guidance on charities connected with non-charities, The Charity Commisson, charities, non-charities

The Charity Commission have recently released their guidance on charities connected with non-charities.

Anyone that has heard my opinions on the draft guidance issued at the end of last year will be aware that I was concerned by the tone and some of the content in it – it felt particularly harsh given that it was the first piece of guidance on the topic released by the Charity Commission.

The good news is that the final guidance has been toned down. There is more focus on the potential positive aspects of such a relationship, which was missing from the draft; however it is still quite negatively focused. A lot of the key principles and points have remained from the draft and putting aside the tone, I think that the final document is a positive step forward in formalising things that myself and others in the sector have been pointing out for a while. I imagine, however, it will come as a shock to some charities, particularly those who have a very close, almost integrated relationship with a non-charity (primarily a trading subsidiary).

The guidance focusses on two main relationships that charities commonly have with non-charities – trading subsidiaries and charities that are set up by non-charities in support of non-charities (e.g. PTA’s, Friends groups, NHS charities). It has identified six key principles:

1. Recognise the risks

Connection with a non-charity can help to deliver outcomes and are not in themselves a cause for concern. However alongside opportunities, this can bring new risks such as the charity:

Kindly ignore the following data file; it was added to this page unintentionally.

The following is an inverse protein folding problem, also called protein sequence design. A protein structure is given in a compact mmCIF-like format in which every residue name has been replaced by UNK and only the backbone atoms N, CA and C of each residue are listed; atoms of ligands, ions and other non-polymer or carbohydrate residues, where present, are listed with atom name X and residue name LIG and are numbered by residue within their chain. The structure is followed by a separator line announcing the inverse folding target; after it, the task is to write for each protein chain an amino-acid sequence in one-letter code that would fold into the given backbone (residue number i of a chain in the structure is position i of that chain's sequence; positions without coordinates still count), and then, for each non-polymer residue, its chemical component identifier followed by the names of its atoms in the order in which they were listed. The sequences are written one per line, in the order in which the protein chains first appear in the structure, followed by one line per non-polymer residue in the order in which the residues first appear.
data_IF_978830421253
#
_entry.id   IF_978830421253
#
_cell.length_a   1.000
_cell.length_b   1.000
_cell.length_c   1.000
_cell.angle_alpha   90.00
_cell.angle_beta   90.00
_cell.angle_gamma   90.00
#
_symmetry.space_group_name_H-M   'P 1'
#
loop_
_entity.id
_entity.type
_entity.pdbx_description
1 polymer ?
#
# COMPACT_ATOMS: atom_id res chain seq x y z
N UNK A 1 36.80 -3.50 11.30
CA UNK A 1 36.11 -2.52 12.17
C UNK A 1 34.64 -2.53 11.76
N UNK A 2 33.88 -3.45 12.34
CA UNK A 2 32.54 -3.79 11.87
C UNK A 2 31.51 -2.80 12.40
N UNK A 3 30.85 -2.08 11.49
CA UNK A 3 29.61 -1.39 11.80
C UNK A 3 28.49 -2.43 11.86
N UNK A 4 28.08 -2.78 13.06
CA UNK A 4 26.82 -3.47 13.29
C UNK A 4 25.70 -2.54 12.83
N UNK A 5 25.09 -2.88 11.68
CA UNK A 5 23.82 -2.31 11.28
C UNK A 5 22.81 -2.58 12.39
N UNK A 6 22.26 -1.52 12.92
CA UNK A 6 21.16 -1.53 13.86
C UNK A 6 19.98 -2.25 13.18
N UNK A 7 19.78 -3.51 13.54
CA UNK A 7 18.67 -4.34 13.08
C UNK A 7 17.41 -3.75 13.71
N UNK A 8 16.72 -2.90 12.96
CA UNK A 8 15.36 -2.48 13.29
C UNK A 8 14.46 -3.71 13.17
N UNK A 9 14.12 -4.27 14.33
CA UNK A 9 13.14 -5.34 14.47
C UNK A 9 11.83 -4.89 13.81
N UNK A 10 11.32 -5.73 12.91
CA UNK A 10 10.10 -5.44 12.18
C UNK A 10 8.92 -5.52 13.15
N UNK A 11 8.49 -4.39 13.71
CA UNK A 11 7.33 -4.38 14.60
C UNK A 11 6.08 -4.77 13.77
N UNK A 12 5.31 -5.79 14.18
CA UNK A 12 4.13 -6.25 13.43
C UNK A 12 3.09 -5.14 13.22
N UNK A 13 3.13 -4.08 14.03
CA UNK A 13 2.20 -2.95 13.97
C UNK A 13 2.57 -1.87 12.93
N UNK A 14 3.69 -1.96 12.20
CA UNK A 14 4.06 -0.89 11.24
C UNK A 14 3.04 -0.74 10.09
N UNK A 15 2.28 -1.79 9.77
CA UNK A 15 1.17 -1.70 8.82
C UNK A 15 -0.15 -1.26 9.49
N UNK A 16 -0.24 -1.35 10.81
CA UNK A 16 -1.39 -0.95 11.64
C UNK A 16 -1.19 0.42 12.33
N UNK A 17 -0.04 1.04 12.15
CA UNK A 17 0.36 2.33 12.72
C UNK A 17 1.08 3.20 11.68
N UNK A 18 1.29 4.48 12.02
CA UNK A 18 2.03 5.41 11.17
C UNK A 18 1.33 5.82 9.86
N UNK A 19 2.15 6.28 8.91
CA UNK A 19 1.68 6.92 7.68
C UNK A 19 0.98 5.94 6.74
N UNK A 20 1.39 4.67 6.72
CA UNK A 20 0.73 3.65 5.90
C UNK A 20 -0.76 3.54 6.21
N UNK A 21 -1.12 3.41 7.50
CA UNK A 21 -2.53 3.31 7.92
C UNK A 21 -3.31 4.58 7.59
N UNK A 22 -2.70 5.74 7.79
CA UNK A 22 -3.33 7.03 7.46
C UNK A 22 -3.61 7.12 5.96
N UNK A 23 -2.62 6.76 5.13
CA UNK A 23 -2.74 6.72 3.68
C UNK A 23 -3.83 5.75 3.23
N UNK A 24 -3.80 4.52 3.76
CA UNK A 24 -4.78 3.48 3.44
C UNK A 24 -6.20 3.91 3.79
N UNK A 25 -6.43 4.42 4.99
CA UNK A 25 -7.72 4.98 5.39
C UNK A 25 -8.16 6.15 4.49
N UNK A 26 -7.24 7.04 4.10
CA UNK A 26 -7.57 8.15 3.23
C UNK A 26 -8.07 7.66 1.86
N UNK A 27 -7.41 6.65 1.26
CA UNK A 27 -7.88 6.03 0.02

• Supporting or carrying out work outside its charitable purpose
  • Being controlled or inappropriately influenced by the connected non-charity
  • Being hard to tell apart from the non-charity.

The guidance advises that trustees should review the risk where money is involved at least once a year to confirm that any risks are being reasonably managed.

2. Do not further non-charitable purposes

Charities are unique in delivering public benefit and having to comply with charity law. The most basic underpinning of this is that charities should only spend money delivering their charitable objectives. The issue with a connection with a non-charity is that charity funds could end up supporting non-charitable purposes. Any investment made in a trading subsidiary should be made with the same consideration as any other investment. This includes not making investments or loans to prop up failing trading subsidiaries – this could result in tax liabilities. The guidance gives specific examples of grant funding, political campaigning and delivering research with non-charities as well as working with trading subsidiaries.